A little while ago I was reading a thread on the Volleytalk forum, and it made me think of an insight I had had just days before that. I ended up writing my thoughts, and I have since then had a few people agree with the thoughts and find them interesting. I wrote a longer, more in depth version of the theory as well (read it here), but for those that don’t want to spend 10 minutes to wrap your mind around the longer version, here is the original post I wrote in the thread:
Recently I was reading a golf book, and something interesting hit me: golf is a sport where people spend money to buy physical products in hopes of becoming a better player. Tons of clubs, gadgets, bags etc are bought year after year, and these brands are happy to sponsor tours to get people’s eyeballs onto their logos. A new club might not make an average player any better, but for the human mind it is much easier to spend money on a new club rather than coaching, because the physical product you buy is easier to understand, and therefore golfers (and players of other gear heavy sports!) tend to spend relatively big amounts of money on gear in hopes of becoming better.
Beach volleyball, on the other hand, is a sport where the amount of performance enhancing gadgets are really really limited. Hell, players barely even wear clothes! Pretty much the only brands that make something for beach volleyball that people continually buy, is balls. Maybe some portable net systems, but these are often shared with people and last for a long time. Even if people buy balls, how much does the average player spend on balls per year? $40?
i'm wondering if ultimately, the lack of money in beach volleyball comes from the sport being so cheap and the opposite of "gear heavy"? Since you barely need to buy anything to play, there is no continuous money stream coming from recreational players which will then be the engine for tours etc.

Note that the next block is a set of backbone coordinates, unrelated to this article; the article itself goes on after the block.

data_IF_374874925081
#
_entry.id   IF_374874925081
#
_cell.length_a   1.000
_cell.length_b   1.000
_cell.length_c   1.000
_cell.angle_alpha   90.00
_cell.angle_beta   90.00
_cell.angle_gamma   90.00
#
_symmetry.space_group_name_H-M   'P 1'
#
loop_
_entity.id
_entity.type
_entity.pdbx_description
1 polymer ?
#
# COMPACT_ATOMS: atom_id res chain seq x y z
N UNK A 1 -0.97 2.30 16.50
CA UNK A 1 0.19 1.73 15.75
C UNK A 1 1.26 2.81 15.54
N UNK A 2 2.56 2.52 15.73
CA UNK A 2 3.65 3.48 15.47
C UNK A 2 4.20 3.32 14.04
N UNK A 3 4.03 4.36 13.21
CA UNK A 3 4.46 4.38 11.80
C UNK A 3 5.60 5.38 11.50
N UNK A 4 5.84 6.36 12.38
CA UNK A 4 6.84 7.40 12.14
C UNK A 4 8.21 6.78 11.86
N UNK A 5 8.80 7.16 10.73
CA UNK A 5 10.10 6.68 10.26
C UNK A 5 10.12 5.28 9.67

As far as i've understood, in the days when beach volleyball was thriving financially, it was sponsored by beer brands? And the "thing" was to make the tournaments a party?
If that was the case, then all of the sudden, we do have a similar economic system running as in other sports that are financially thriving - a tons of "average level" players spending money on both:
1. Something they feel the get direct value from (much easier to buy a gadget that is $50 overpriced but that $50 goes to tour sponsorships rather than just straight up donating $50 "for the good of the sport”.)
2. Something that can be directly associated with the sport, so that it would make sense for the brand of the product to sponsor a tour.
Because "beach volleyball clothing" is nonspecific to beach volleyball, it doesn't make so much sense for clothing brands to sponsor beach tours for example.
I hope what I am rambling about here makes sense to someone. It's like there are certain "critical points" in how "average level players" (the masses) spend money in the sport, but if those requirements are not met, the sport will suffer financially..
i might be very wrong here, and I'd love feedback on these thoughts. In general, I see a lot of "there's no money in this sport" but very little "I wonder why there's no money in this sport" thrown around, so I guess this is an attempt towards the latter, even if it might not be perfect. Hope it inspires some conversation or new thoughts for someone!
There you go, that was just a copy of what I posted on the forum. If you want to see the entire thread including some answers to me, you should go to: http://volleytalk.proboards.com/thread/76536/future-unclear-walsh-jennings-p1440?page=2#ixzz5jChpPK9a
Also, if the explanations are too quick, doesn’t make sense, or you’d want to read a text where I’m rambling way more examples and details, you should go and check the long version out.
Have a good day! / Alex